The Compartmentalized Life

What does if mean to live a compartmentalized life?  It means we are one person at work/school, another at home, another in sports or clubs, another with our extended family, another at church, and yet another as we live out our civic lives.  But God invites us to live lives centered in Christ.  That life centered in Christ has three core claims:

  1. God creates and calls us to live in an integrated and interconnected way, holding faith in Christ at the center.
  2. Vocation, the call to be God’s hands and feet, bridges the gap we often feel between Sunday worship and Monday-Saturday life. 
  3. Our vocation is lived out in the many roles/arenas of daily life—family, occupation, citizen, neighbor, and the list goes on. 

Let’s start with that list—what are the varied rolls you inhabit?  Grab a pen and start writing all your rolls.  An example from my life is, I am: husband, father, son, brother, uncle, nephew, cousin. But as a cousin I am a cousin in three different systems (Ferris, Svangstu, and Carlson). Take time and make your list.

Look at your list, all of these roles/arenas pull us to be a different person.  In some roles we feel drastically different, in others just ever so slightly.  This is what is meant by the Compartmentalized Life—we have all these different roles and we are lead to believe that they need their own compartment.  Vocation bridges all of our roles.  Vocation empowers us to live as integrated whole beings. With Christ as our center we are free to move in and out of the different roles while always being who we are—a Child of God.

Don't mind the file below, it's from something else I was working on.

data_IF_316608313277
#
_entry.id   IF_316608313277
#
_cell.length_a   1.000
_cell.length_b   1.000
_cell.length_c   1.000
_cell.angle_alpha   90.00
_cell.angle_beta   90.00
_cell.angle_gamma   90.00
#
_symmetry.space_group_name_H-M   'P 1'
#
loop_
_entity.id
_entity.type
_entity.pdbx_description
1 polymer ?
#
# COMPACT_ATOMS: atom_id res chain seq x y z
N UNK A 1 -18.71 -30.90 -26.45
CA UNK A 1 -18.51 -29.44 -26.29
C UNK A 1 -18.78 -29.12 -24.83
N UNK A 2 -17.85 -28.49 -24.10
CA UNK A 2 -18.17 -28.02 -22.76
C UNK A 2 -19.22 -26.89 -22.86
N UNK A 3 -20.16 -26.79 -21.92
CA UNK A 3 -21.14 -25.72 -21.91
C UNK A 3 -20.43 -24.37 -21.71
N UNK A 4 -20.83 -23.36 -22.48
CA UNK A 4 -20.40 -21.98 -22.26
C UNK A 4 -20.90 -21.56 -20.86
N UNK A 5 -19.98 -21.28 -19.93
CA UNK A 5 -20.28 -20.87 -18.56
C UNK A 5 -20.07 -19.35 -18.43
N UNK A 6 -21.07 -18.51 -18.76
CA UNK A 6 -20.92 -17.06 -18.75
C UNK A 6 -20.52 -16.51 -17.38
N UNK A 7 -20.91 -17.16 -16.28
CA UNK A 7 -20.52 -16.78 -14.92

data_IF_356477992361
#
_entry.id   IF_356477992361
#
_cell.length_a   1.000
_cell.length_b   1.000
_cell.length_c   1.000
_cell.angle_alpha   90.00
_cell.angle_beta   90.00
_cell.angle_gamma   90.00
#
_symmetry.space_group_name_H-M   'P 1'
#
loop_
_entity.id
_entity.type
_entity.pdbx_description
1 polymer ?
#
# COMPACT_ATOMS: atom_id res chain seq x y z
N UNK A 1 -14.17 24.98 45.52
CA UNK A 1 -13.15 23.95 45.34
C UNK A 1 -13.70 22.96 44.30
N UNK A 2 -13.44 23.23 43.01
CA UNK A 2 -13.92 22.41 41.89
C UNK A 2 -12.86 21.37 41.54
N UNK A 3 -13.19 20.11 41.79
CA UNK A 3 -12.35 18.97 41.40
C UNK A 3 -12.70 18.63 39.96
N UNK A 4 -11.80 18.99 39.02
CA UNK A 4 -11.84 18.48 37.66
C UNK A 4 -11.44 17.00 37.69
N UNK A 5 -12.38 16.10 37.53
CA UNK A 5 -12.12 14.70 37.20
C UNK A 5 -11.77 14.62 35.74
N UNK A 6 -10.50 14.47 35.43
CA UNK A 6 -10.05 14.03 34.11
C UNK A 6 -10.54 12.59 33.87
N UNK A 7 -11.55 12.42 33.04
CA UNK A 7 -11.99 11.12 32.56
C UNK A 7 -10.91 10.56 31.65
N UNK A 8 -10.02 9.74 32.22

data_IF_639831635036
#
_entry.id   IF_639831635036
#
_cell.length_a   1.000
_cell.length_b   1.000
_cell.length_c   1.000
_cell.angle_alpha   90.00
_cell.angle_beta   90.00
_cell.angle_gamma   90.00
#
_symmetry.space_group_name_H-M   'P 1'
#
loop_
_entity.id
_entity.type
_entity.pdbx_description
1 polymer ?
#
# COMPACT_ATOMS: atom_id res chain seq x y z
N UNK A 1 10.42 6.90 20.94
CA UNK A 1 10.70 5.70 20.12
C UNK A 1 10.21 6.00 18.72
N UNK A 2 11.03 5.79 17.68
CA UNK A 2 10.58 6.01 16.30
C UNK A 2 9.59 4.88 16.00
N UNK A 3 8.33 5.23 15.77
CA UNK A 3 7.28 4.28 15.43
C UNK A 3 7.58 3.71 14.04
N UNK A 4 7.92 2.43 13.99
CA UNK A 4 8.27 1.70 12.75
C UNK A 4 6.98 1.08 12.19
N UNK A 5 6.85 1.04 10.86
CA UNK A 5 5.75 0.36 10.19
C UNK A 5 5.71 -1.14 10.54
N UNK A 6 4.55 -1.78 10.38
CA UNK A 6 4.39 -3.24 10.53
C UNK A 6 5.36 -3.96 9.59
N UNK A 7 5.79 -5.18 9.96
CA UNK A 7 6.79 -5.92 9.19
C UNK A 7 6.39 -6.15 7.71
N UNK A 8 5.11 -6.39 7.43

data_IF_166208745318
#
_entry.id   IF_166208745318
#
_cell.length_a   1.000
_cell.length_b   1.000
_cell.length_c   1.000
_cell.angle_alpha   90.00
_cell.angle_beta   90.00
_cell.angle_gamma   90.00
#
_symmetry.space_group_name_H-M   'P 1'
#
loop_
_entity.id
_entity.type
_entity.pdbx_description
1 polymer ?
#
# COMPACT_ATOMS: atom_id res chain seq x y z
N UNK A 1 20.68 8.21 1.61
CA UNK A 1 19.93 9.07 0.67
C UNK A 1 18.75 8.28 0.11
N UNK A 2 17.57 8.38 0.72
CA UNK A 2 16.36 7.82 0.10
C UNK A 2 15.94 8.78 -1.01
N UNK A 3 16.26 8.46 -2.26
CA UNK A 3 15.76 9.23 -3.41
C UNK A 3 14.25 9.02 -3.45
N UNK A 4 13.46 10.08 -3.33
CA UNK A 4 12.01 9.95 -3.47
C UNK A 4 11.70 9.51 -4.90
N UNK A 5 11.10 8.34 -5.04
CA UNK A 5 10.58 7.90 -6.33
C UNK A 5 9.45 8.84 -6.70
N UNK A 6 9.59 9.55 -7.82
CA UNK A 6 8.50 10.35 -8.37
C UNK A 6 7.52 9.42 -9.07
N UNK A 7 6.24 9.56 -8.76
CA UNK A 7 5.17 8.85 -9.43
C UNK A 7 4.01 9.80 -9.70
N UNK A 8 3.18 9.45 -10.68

Vocation Small Groups

Vocation Small Groups

Henry has been reading for his Vocation small group. Join him in reflecting on how we are claimed by God’s love and called into service for the thriving of neighbor and world. Sunday 10a or Wednesday 6:15p at Peace Lutheran Plymouth.

What will the Vocation small groups discuss? Grace & vocation.

God already loves you. You can’t do anything to make God love you more than God already loves you right this minute. God has already claimed you and called you. As it says in the verses from Isaiah 43, “I have redeemed you; I have called you by name, you are mine…You are precious in my sight…and I love you.” You don’t have to prove or earn anything! This is where we, as Lutherans, start: with God’s action towards us.

If we don’t have to worry about our own status with God – if God already loves and accepts us – then we are free to turn outward and love our neighbor. We are free to love because God first loved us.

In Matthew 22:37-39 we hear Jesus lay out the cornerstones of his ministry: love God, love your neighbor. Jesus even suggests that these two are connected. The love we have from God and for God plays out in the love we share with those around us.

So you see, the whole idea of “vocation,” how God invites us to live as God’s people in this world, starts with God’s love for us. How we respond to that love, then, is our vocation, our calling! And that vocation or calling is lived out in a variety of ways and in a number of different roles in each of our lives: as a parent or spouse, as a teacher or business person, as a neighbor or volunteer.